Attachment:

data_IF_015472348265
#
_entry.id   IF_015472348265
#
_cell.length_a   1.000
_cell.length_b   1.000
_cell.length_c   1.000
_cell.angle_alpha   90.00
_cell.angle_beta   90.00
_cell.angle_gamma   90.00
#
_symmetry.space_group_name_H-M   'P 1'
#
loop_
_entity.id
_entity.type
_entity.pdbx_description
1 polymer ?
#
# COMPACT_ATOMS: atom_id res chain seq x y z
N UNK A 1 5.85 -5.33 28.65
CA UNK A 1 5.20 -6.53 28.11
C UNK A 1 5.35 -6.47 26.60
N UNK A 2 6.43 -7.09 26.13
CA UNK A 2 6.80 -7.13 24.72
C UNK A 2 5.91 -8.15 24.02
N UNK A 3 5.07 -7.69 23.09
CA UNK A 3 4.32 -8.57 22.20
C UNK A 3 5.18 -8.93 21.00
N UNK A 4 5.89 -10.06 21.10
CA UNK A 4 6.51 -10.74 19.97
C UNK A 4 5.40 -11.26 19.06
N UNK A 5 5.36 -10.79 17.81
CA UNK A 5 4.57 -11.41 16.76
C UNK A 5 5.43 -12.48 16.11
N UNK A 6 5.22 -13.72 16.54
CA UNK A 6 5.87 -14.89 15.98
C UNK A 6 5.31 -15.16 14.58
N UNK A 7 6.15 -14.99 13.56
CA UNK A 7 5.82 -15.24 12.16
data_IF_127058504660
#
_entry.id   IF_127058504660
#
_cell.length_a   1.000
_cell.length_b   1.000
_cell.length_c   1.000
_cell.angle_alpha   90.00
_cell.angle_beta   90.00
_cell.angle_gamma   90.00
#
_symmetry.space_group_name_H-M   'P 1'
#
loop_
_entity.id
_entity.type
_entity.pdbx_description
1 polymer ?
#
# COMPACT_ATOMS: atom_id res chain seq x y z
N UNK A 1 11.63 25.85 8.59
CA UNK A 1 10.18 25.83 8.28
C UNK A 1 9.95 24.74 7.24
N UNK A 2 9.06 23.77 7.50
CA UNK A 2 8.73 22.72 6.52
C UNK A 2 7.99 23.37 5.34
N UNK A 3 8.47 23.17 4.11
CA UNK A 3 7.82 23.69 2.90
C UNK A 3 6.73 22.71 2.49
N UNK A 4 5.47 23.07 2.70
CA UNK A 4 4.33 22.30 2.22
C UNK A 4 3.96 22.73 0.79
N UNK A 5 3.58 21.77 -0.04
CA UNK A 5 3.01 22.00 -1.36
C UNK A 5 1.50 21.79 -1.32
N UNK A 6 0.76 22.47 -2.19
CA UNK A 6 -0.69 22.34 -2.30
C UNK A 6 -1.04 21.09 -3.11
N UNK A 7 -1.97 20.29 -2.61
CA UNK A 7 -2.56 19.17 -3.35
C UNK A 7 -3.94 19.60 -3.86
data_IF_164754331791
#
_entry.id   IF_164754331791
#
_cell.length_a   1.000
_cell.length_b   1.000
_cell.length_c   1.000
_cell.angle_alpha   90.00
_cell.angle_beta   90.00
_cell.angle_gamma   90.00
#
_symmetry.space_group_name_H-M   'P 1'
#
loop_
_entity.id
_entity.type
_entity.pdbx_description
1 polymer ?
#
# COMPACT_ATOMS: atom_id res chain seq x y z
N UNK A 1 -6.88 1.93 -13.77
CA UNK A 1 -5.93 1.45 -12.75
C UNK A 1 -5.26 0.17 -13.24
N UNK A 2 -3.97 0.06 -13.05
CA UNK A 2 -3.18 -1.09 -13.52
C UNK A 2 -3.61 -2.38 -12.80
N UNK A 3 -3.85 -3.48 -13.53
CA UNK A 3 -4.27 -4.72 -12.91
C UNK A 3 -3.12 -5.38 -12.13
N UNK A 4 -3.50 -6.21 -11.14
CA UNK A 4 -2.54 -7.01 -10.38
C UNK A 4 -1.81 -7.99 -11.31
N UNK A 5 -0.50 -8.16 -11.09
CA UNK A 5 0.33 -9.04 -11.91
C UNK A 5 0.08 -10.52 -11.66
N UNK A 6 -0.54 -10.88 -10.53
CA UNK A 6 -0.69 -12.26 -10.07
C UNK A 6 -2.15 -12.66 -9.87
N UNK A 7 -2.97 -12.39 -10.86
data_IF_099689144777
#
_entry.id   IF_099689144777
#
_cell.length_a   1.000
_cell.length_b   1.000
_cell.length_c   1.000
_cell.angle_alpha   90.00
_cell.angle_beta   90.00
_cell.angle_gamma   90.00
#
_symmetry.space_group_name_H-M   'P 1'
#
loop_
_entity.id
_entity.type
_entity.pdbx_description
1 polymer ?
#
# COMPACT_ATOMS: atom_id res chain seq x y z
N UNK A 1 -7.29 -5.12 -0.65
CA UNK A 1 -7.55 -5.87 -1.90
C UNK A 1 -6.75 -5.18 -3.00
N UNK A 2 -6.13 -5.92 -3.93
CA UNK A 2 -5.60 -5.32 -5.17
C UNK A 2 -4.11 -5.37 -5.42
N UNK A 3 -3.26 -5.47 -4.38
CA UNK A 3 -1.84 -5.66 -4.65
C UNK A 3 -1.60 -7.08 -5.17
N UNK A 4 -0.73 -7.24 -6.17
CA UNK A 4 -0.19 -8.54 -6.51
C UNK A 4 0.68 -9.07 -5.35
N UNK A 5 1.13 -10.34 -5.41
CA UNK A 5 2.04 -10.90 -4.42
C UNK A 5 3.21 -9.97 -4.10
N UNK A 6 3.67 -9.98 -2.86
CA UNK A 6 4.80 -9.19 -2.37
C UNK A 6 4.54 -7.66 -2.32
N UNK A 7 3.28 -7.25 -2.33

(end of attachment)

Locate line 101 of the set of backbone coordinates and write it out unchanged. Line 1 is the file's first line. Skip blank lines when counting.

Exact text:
# COMPACT_ATOMS: atom_id res chain seq x y z